"At the moment, we recycle all the tires," Isola said. "There are also projects in the works to recycle the tires to create plastic materials, flooring, and for use in asphalt. For the future, we have a couple of projects that are super confidential, but very, very nice.
"What is important is to recycle as much as we can. A used tire is made by rubber, textile, metallic, and it's difficult to find a good and sustainable way to recycle them completely. But we have a process in place and we are working hard on that—to recycle an even higher percentage of the used tires.
"After the tires are used on the track, all the used tires are returned to Pirelli. We take care of them, we get the information from the used ties. Then we ship them back to the U.K. where we have a process to recycle them."
The most obvious way to deal with the mountains of tires that need to be recycled is to bring fewer tires to the racetrack to begin with. F1 and Pirelli have made major strides in 2023 to do just that.
F1 used an Alternative Tire Allocation formula this year at both Monza for the Italian Grand Prix and at Budapest for the Hungarian Grand Prix. That new formula reduced the number of tires used by the team from 13 sets per car down to 11. For a 24-race season, that would mean a savings of 40 sets of tires per race weekend—as many as 3,840 tires over the course of a season.
The new allocation formula, somewhat surprisingly, does not call for the end of the soft or super-soft compounds which typically have a much shorter shelf life than the hards or mediums.
"Basically, we reduced from 13 sets of tires per car per race to 11," Isola said. "Okay, it is a step, it is not a revolution."
Here's how the alternative tire allocation works, according to Isola:
"Thanks to a new system for qualifying—teams have to use the hard compound in Q1, the medium compound in Q2 and the soft compound in Q3," Isola said. "They have a better breakdown of the compounds for the race because the tires used in qualifying are the same allocation for the race. So now, with this new idea, they have two sets of each.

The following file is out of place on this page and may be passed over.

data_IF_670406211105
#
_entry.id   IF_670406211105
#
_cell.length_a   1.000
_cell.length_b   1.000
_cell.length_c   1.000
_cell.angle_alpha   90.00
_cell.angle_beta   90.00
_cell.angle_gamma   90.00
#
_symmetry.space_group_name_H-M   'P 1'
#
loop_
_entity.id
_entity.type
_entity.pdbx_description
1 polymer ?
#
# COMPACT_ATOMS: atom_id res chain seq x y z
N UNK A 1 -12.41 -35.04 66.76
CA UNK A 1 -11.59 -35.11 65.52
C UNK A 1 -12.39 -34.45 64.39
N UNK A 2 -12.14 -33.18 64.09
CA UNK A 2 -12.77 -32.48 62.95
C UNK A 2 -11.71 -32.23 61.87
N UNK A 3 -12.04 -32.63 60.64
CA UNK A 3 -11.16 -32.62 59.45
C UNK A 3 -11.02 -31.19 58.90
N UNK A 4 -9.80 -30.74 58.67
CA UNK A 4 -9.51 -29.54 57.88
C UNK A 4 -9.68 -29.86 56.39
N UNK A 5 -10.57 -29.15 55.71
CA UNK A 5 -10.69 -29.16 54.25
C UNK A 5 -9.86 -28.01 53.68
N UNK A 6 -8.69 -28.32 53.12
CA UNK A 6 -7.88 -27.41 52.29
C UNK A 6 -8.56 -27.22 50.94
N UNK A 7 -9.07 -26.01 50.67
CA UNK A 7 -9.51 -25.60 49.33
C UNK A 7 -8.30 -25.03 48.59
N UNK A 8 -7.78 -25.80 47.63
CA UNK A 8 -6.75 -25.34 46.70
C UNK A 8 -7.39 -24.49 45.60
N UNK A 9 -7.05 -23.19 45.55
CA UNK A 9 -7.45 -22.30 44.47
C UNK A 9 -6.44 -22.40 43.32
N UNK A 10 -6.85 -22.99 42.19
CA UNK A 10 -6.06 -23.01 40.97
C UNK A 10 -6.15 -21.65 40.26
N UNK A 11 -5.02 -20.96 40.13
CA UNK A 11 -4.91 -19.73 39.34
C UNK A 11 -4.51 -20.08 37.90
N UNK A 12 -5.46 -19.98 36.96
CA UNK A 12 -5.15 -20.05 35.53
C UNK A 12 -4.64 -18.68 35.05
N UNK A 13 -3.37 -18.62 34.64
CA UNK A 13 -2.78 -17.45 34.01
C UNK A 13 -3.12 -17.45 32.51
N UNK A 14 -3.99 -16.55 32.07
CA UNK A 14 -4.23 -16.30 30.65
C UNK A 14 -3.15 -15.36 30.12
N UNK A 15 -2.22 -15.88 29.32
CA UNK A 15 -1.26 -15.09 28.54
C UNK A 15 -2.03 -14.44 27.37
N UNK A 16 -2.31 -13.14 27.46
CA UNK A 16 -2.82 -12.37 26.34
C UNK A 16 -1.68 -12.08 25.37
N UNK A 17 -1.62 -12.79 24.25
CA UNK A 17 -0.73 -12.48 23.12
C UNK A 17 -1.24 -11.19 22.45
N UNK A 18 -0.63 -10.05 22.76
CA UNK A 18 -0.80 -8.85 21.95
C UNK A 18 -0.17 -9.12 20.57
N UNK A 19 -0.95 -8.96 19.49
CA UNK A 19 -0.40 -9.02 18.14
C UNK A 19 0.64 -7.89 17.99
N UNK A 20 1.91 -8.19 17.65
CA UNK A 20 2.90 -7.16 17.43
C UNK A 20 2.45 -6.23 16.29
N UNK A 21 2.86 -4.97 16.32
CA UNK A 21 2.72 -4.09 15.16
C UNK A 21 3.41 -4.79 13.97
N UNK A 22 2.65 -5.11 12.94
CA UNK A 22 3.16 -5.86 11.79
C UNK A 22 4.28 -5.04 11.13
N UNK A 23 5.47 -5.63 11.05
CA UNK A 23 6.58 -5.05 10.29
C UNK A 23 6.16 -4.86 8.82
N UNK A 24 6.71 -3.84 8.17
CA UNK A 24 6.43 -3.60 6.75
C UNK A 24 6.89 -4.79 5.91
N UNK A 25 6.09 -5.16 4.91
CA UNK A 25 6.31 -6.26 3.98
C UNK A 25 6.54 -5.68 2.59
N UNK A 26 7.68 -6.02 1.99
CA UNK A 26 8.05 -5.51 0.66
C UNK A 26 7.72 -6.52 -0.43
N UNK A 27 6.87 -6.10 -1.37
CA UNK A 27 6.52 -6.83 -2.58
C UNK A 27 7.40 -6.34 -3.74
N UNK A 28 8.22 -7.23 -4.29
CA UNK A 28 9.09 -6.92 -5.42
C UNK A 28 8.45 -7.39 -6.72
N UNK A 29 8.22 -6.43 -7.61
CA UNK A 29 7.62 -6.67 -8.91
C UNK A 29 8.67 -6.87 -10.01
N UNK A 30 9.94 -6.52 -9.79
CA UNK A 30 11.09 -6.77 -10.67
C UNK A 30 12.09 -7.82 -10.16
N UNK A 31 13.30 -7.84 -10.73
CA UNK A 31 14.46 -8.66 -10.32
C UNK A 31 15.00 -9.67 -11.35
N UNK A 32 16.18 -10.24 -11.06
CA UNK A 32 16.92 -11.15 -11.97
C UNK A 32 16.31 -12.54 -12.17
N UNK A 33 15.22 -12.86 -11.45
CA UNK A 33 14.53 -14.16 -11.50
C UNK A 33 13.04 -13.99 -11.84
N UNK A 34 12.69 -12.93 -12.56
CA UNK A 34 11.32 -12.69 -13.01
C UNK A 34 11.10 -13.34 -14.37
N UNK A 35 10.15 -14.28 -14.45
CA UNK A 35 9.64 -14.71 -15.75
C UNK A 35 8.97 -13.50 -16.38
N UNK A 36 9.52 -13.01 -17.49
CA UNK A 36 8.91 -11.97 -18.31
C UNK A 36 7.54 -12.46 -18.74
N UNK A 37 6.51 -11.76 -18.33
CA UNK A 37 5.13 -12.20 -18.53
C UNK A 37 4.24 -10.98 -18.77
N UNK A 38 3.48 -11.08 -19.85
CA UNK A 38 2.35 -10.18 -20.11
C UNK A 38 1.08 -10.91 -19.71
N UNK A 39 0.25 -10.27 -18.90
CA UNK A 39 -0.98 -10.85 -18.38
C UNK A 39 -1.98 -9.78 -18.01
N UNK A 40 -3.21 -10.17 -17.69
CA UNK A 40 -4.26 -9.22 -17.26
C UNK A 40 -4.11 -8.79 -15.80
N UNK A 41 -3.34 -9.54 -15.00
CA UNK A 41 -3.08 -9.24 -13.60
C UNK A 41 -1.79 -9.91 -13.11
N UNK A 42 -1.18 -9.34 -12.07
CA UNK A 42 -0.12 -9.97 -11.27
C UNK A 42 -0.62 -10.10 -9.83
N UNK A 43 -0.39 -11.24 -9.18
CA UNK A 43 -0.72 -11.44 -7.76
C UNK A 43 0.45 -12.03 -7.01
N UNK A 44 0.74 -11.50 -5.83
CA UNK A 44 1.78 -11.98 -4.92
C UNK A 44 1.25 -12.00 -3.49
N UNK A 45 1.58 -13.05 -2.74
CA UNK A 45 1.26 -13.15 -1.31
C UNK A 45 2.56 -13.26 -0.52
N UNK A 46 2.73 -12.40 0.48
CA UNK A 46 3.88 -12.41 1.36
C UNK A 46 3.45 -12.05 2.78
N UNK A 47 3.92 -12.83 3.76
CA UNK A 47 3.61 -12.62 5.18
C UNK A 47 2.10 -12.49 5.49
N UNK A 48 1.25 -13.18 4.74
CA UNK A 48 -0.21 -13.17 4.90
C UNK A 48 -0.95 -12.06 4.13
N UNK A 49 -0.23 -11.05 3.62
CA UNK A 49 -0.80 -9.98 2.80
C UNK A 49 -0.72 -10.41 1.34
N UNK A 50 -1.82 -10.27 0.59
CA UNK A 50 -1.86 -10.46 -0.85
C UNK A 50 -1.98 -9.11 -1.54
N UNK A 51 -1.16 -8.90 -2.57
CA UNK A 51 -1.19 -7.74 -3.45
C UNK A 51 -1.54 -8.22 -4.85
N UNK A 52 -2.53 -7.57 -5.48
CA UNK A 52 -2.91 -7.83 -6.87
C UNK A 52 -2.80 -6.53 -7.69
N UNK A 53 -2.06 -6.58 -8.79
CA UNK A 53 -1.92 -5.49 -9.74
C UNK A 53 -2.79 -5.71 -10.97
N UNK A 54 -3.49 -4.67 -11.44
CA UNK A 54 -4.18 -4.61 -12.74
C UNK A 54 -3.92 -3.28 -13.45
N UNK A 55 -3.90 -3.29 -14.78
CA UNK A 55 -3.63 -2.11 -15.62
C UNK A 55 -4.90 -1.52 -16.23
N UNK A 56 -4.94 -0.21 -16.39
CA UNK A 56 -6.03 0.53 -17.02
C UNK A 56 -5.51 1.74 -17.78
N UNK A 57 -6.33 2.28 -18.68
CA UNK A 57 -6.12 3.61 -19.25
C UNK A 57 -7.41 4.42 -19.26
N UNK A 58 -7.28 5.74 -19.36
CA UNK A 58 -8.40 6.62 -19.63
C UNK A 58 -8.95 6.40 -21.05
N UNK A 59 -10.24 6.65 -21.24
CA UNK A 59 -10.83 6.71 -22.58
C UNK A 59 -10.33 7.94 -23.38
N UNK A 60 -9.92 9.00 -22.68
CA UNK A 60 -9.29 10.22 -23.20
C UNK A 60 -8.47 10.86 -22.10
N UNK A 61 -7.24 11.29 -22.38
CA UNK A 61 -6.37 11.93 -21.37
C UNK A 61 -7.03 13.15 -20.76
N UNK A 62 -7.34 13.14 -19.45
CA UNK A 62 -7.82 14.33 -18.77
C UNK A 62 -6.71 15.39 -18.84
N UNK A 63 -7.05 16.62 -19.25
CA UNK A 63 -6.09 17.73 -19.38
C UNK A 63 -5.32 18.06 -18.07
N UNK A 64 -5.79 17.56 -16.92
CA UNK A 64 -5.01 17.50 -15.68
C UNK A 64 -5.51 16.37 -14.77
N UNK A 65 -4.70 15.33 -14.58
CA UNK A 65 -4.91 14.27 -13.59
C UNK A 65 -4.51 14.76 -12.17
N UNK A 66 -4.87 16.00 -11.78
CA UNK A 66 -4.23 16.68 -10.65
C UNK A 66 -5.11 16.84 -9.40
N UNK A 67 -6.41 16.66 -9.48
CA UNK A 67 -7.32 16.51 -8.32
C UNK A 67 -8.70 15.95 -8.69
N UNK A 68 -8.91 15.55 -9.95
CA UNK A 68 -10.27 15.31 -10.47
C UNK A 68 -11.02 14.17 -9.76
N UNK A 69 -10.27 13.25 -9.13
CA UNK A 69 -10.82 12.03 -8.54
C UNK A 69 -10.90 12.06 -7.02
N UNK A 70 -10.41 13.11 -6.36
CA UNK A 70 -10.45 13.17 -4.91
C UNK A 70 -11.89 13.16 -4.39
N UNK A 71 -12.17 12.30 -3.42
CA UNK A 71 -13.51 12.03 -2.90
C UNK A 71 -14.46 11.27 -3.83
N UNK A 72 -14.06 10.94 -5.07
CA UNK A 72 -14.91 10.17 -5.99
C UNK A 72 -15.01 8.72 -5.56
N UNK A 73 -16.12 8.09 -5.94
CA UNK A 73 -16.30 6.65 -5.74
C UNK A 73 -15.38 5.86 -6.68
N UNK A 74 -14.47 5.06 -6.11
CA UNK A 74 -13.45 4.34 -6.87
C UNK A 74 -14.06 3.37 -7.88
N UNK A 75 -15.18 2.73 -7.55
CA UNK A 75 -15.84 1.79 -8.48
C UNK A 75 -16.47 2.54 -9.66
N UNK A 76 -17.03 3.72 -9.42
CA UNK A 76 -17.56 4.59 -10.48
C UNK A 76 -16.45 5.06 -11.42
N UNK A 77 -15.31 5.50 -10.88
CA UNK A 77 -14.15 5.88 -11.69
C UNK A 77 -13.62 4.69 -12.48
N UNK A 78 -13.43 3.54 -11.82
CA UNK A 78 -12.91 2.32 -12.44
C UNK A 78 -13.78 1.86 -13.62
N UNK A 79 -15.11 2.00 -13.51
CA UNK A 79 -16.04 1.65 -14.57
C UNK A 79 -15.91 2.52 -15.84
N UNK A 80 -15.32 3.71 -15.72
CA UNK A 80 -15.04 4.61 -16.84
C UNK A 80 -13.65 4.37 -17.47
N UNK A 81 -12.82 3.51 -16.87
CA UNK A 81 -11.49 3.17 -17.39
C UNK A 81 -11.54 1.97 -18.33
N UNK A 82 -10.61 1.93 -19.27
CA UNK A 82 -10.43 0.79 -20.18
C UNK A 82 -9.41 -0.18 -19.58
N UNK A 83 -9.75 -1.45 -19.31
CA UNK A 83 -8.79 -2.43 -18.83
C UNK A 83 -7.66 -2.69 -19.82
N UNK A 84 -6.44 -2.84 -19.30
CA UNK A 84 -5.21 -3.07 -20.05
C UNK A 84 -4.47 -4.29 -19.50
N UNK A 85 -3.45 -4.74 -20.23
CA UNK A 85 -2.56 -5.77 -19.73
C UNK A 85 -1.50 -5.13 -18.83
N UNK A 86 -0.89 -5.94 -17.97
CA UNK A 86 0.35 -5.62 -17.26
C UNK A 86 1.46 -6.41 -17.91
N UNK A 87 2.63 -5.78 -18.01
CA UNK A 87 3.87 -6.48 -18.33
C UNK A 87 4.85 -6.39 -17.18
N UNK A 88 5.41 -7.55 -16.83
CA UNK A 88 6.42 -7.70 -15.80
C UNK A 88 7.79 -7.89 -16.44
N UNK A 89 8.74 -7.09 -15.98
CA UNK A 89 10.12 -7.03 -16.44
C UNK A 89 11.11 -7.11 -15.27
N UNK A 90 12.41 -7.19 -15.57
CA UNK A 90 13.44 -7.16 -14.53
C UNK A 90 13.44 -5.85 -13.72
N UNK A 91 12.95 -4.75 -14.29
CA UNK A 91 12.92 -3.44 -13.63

"We can also go softer because with the current regulations, they have a lot of soft tires that they need to use for qualifying that are not very useful for the race. And sometimes (in the race) they only use one set of hard, one set of mediums—and have about five sets of softs that are useless.
"With the new system, there is one set less—hard-medium-soft, 2-2-2."
Isola and the teams agree that the new system looks to be a winner.
"We had several discussions with the FIA, Formula One Management and the drivers to find a way to reduce the number of tires without affecting strategies, without affecting the show, and, actually, to have a better one."
Doing its part to help with Formula 1's goal of leaving a Net Zero carbon footprint by 2030 is just part of the job.
"Being in the most stressful championship in the world with a technology that is pushing the highest possible level, you can face some issues," Isola said.
So far, Pirelli is tackling those issues one (fewer) tire at a time.